In the example, given by the state, of declaring the Alien and Sedition Acts to be unconstitutional, and of communicating the declaration to other states, no trace of improper means has appeared. And if the other states had concurred in making a like declaration, supported, too, by the numerous applications flowing immediately from the people, it can scarcely be doubted that these simple means would have been as sufficient as they are unexceptionable.
It is no less certain that other means might have been employed which are strictly within the limits of the Constitution. The legislatures of the states might have made a direct representation to Congress, with a view to obtain a rescinding of the two offensive acts; or they might have represented to their respective senators in Congress their wish that two thirds thereof would propose an explanatory amendment to the Constitution; or two thirds of themselves, if such had been their opinion, might, by an application to Congress, have obtained a convention for the same object.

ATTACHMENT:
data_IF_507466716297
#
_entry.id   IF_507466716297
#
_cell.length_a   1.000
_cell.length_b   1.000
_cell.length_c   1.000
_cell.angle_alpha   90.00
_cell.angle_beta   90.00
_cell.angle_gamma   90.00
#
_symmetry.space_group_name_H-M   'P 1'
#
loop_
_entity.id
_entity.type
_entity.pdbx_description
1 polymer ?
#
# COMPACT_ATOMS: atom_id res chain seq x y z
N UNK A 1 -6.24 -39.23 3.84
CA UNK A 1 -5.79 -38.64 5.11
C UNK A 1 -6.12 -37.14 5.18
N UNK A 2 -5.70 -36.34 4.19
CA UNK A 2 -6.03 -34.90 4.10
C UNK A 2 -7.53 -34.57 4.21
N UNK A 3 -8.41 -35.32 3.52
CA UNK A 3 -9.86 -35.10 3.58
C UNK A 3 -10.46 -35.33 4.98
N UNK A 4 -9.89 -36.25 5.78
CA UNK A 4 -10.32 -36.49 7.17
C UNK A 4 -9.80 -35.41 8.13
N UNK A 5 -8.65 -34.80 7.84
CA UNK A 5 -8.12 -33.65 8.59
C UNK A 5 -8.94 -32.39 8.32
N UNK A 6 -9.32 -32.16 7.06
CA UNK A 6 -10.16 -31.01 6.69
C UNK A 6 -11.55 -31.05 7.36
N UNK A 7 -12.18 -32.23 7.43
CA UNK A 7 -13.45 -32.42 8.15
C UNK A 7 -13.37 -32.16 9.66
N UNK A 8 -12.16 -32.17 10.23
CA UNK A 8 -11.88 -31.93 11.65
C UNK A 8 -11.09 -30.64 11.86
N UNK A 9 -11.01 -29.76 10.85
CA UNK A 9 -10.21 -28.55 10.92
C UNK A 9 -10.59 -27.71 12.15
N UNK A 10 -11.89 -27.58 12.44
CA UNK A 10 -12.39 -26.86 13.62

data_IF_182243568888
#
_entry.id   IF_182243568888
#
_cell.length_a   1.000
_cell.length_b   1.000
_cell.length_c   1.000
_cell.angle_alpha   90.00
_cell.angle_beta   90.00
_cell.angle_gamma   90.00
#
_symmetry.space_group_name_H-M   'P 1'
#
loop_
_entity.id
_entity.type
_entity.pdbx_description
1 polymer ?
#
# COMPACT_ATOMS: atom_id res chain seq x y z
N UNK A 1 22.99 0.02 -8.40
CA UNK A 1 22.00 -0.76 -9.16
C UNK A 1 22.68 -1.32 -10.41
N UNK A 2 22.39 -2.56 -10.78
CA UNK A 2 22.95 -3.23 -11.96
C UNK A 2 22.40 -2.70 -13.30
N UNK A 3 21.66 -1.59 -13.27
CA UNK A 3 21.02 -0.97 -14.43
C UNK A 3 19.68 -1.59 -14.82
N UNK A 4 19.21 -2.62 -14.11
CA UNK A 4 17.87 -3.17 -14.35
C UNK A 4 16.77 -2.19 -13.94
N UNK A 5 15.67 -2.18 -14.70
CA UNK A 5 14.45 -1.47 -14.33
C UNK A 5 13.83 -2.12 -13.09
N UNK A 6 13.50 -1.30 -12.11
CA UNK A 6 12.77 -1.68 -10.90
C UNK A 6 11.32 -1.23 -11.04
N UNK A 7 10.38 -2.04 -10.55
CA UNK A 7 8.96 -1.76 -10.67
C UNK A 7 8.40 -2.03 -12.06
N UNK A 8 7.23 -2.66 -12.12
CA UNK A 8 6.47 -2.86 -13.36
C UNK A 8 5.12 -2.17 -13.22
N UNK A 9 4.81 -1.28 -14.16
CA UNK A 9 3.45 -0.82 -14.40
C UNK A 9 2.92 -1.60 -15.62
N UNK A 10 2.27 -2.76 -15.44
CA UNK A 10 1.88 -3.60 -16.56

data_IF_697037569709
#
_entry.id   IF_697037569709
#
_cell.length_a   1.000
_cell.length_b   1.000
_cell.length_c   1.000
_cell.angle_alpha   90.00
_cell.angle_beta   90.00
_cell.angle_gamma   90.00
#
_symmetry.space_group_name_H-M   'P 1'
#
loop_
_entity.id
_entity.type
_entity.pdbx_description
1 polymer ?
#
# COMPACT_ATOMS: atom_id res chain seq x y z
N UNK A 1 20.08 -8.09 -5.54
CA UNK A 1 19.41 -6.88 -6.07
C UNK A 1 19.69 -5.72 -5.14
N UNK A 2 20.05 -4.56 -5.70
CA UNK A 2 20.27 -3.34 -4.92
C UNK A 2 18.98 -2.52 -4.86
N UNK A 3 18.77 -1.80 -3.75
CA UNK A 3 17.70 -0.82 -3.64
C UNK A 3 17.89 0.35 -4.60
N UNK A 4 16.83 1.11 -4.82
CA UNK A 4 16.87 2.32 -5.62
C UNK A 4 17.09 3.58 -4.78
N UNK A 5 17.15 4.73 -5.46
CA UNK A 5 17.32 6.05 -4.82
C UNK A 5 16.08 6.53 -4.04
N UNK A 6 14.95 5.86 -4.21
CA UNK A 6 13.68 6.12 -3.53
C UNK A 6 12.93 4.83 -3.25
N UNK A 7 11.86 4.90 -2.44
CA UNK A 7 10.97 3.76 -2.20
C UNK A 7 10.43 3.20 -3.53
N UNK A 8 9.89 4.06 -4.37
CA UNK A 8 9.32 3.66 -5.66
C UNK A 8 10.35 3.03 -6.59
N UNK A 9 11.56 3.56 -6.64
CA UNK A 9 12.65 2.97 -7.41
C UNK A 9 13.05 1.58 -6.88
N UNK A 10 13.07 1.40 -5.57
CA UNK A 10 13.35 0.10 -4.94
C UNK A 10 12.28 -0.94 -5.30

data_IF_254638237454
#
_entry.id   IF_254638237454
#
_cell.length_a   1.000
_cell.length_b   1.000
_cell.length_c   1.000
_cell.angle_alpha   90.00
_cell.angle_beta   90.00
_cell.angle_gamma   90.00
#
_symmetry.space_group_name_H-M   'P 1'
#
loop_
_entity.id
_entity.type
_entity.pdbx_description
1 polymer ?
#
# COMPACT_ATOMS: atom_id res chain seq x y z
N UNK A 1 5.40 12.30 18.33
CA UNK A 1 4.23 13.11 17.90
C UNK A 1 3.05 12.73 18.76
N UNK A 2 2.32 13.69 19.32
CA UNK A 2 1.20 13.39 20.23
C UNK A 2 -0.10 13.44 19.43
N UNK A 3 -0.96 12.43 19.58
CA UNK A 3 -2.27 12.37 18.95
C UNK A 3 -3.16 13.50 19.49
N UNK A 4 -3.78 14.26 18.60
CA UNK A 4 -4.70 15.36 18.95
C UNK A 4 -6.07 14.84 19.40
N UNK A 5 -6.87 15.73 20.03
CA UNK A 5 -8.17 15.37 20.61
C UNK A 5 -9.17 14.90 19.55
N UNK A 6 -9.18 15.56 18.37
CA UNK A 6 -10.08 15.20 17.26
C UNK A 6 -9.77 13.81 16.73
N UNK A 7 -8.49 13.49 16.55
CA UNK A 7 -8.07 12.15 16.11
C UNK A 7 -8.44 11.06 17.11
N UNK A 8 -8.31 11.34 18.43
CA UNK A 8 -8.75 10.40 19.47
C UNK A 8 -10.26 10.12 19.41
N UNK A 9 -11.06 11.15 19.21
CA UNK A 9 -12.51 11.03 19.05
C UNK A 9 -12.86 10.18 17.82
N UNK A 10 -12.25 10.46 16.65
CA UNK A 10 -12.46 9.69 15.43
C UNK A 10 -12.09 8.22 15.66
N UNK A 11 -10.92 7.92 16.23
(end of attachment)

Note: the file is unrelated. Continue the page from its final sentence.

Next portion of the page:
These several means, though not equally eligible in themselves, nor probably to the states, were all constitutionally open for consideration. And if the General Assembly, after declaring the two acts to be unconstitutional, (the first and most obvious proceeding on the subject,) did not undertake to point out to the other states a choice among the further measures that might become necessary and proper, the reserve will not be misconstrued by liberal minds into any culpable imputation.
These observations appear to form a satisfactory reply to every objection which is not founded on a misconception of the terms employed in the resolutions. There is one other, however, which may be of too much importance not to be added. It cannot be forgotten that, among the arguments addressed to those who apprehended danger to liberty from the establishment of the general government over so great a country, the appeal was emphatically made to the intermediate existence of the state governments between the people and that government, to the vigilance with which they would descry the first symptoms of usurpation, and to the promptitude with which they would sound the alarm to the public. This argument was probably not without its effect; and if it was a proper one then to recommend the establishment of a constitution, it must be a proper one now to assist in its interpretation.